Luther C. Cutler and two partners bought Sly Park Ranch in November of 1857. Cutler bought out his partners and continued to buy parcels of land in the meadow. Mr. Cutler built a sawmill there and sold one half interest in the sawmill to Louis Lepettit in 1863. The mill was on Sly Park Creek on the east side of the road to Stonebreaker. There was a ditch and a flume to provide water to run the mill. On June 4, 1875, Luther Cutler bought Hazel Valley Ranch from Sam Kyburz for $100; bounded north and west by Cutler’s property, south by Sly Park Creek, and east by vacant land.

Sly Park Hotel with the adjoining post office on the right

Sly Park Hotel with the adjoining post office on the right

The meadow was a favorite stopping place for ranchers driving their stock to the upper mountain ranges to graze for the summer and fall. About 20,000 head of cattle and 10,000 head of sheep might be driven through Sly Park Valley in a year. The industrious Mr. Cutler established a two story frame hotel with 15 rooms, a dormitory to accommodate 15 to 20 men, a dining room and a bar. A small post office building adjoined the hotel on the east. The cattlemen as well as teamsters and other travelers all were accommodated at the hotel. There were two large dance platforms where dances were held nearly every Saturday night. George Holcomb played the violin, and Robert Carmichael played the banjo and harmonica at the same time.

Henry Alfred Stark was adopted by Mr. Cutler, according to Stark’s son Park. The man who built Stark’s Road was an uncle to Henry Stark. Henry was born in Mud Springs (now called Diamond Springs). He owned some property and mining rights in that area in the 1870′s.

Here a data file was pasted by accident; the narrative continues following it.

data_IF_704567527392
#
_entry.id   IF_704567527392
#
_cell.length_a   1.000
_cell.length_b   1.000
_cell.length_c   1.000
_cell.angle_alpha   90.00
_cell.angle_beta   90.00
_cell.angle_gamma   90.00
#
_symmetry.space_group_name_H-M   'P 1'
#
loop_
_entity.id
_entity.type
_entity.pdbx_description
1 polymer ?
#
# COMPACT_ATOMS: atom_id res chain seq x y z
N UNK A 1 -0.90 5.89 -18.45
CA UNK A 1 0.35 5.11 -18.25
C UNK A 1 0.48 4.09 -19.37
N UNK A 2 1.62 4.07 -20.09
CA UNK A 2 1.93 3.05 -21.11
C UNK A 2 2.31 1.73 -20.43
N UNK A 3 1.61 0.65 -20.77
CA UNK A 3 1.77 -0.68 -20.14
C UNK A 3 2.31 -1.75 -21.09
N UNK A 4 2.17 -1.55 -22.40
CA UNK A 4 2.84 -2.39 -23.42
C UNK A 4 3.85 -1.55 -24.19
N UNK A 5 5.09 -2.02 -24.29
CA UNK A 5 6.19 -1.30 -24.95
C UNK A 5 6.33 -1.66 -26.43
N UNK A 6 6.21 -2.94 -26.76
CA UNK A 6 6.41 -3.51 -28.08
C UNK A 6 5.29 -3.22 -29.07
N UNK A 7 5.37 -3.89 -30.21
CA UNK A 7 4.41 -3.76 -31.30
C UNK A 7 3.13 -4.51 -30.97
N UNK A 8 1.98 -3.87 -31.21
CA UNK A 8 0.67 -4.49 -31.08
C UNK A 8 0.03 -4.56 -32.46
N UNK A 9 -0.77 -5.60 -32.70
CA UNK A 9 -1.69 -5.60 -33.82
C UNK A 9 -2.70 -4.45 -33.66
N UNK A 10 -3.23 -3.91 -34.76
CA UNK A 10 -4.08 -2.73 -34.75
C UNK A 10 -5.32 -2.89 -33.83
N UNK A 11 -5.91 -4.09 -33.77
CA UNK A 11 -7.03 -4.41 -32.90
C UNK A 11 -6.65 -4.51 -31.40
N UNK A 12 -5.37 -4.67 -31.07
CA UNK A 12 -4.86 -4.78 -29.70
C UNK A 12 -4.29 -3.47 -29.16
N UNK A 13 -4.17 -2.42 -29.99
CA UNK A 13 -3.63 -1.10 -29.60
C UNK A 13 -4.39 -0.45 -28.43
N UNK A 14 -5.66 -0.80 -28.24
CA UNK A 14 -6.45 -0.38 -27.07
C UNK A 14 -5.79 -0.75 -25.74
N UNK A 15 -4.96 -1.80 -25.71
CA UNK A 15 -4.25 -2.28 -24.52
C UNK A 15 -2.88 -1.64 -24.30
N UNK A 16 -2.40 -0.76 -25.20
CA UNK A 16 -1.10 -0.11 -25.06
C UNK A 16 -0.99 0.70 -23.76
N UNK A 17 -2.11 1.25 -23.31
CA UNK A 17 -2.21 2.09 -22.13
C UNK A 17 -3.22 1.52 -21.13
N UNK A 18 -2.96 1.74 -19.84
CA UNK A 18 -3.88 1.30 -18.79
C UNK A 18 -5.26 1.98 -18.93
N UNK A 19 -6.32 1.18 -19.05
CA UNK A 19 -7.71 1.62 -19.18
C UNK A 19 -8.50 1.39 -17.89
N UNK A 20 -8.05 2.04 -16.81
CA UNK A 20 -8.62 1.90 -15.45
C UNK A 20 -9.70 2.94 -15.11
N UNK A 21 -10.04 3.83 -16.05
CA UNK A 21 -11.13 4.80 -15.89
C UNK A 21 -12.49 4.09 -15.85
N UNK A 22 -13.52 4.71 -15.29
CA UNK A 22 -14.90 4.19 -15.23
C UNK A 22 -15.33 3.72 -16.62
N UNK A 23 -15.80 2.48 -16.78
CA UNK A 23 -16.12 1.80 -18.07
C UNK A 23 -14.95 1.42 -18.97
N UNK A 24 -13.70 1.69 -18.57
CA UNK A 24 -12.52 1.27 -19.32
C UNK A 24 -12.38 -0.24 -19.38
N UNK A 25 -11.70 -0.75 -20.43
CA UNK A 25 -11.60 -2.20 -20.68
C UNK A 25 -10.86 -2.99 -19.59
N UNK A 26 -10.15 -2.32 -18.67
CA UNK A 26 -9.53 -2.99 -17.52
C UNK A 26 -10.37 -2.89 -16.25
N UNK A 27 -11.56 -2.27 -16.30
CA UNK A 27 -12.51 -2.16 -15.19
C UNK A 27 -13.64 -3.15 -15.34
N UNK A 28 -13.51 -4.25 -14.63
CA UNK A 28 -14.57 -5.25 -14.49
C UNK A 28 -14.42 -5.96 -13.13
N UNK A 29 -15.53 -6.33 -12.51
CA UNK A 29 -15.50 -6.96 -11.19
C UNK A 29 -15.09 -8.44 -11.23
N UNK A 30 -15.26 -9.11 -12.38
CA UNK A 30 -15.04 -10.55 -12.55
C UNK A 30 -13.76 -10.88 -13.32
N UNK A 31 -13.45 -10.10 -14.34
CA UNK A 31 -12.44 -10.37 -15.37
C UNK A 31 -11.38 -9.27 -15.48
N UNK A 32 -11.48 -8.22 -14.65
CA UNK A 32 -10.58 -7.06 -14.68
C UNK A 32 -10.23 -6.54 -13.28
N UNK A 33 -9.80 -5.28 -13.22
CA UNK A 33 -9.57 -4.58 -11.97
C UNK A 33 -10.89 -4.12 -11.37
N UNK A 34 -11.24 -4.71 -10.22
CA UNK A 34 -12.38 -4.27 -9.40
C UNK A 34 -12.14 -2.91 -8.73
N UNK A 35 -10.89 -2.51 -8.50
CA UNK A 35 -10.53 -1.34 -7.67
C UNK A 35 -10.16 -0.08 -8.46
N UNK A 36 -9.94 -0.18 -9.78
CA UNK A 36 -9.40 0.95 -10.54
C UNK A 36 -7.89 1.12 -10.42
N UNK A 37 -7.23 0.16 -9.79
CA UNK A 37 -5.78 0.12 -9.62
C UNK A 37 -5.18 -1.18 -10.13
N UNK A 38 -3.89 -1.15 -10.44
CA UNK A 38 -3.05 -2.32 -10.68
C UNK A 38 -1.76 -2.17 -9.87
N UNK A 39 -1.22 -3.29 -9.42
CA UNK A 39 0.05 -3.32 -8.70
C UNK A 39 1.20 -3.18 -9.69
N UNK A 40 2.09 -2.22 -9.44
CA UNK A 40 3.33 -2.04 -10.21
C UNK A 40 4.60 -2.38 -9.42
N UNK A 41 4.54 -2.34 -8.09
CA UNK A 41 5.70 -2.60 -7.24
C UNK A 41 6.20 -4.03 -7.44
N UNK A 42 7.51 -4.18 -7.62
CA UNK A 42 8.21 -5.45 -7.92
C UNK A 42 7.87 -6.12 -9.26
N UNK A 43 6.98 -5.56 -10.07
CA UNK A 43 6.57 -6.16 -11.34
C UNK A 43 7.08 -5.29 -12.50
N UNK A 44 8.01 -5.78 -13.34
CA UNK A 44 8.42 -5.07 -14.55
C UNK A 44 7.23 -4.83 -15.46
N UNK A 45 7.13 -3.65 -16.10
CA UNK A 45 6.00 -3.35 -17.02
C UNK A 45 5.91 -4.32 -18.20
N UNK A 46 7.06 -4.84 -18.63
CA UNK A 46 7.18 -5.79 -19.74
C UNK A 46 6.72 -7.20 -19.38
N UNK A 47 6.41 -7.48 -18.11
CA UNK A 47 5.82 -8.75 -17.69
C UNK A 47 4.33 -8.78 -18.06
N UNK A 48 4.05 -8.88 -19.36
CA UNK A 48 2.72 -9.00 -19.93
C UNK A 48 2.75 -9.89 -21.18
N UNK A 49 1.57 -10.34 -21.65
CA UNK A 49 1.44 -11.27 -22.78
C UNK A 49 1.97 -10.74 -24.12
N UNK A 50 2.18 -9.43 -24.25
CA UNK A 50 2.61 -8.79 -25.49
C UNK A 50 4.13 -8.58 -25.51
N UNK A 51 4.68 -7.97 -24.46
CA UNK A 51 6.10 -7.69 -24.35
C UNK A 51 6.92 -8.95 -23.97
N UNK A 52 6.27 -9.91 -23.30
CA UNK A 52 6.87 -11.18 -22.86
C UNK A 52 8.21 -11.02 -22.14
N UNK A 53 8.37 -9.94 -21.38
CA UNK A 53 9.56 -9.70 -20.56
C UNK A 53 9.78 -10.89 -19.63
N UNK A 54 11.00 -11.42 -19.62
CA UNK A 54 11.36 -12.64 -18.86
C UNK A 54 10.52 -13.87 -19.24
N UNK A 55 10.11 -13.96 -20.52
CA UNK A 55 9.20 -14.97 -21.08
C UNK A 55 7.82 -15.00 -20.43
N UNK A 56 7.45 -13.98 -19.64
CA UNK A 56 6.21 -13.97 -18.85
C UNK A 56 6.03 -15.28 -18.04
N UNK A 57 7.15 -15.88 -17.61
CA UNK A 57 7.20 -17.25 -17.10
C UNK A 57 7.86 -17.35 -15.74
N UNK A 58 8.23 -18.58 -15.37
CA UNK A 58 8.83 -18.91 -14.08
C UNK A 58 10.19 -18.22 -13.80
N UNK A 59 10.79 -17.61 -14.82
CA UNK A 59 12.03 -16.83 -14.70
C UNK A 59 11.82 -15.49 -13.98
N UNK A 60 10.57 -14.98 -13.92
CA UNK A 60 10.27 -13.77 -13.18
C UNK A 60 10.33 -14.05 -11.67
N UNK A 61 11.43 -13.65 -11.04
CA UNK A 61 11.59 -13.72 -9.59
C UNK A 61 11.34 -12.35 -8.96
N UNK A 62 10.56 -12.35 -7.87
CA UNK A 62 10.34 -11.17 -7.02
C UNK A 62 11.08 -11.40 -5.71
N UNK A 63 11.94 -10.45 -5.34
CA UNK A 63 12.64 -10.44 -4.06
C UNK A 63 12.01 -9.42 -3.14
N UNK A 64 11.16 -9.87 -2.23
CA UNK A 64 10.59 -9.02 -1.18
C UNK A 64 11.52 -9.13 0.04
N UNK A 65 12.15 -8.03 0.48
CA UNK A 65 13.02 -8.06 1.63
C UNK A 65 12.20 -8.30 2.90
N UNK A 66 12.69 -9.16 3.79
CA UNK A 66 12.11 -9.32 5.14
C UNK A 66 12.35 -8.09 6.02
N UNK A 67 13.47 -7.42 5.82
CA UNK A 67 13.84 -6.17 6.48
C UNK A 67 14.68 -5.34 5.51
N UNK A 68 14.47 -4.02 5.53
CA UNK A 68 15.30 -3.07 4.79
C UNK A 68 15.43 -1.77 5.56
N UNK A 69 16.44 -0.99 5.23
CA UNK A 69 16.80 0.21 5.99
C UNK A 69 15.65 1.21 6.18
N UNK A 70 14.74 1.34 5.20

Luther C. Cutler died on January 17, 1882, in Alameda County, although he was a resident of El Dorado County. He had no wife or children and left his estate to his two brothers and one sister and Henry A. Stark. The ranch in Sly Park he left to Henry Stark with the condition that he could use and occupy it throughout his lifetime, but could never sell it or any part of it. If Henry Stark married, the land would go to the children of that marriage at the time of Henry Stark’s death, to share and share alike. If he had no children, the property would then go the siblings of Luther Cutler or their heirs. Henry Stark was also left other land, but the rest of the estate was sold and divided equally between Henry Stark, Cutler’s brothers, Thomas and Sanford, and Cutler’s sister, Hannah G. Ford. This amounted to nearly $2000 each.

The Stark Ranch at Sly Park (Picture courtesy of E.I.D.)

The Stark Ranch at Sly Park (Picture courtesy of E.I.D.)

In 1882, Henry Alfred Stark married Mary M. Carmichael, who was born in Smith Flat. They moved to Sly Park and had three children; Park Cutler Stark, Henry Elmer Stark, and Hazel Alma Stark. The Starks operated the ranch, dairy, hotel, and later a store, most of their lives. Park was 12 years old when his Father died in 1898, leaving Sly Park Ranch to Mary Stark and the three children. The will stated, “Work horses, Barney, Eva, Craly, and Gray Mare, 4 colts, 7 cows, 10 calves, 4 hogs, 1 spring wagon, 1 plow, 1 mowing machine, 2 harnesses, a 4 bedroom residence, dining room and kitchen furniture, 1 sewing machine, and accounts due. The property was sold to E. I. D. on July 13, 1927.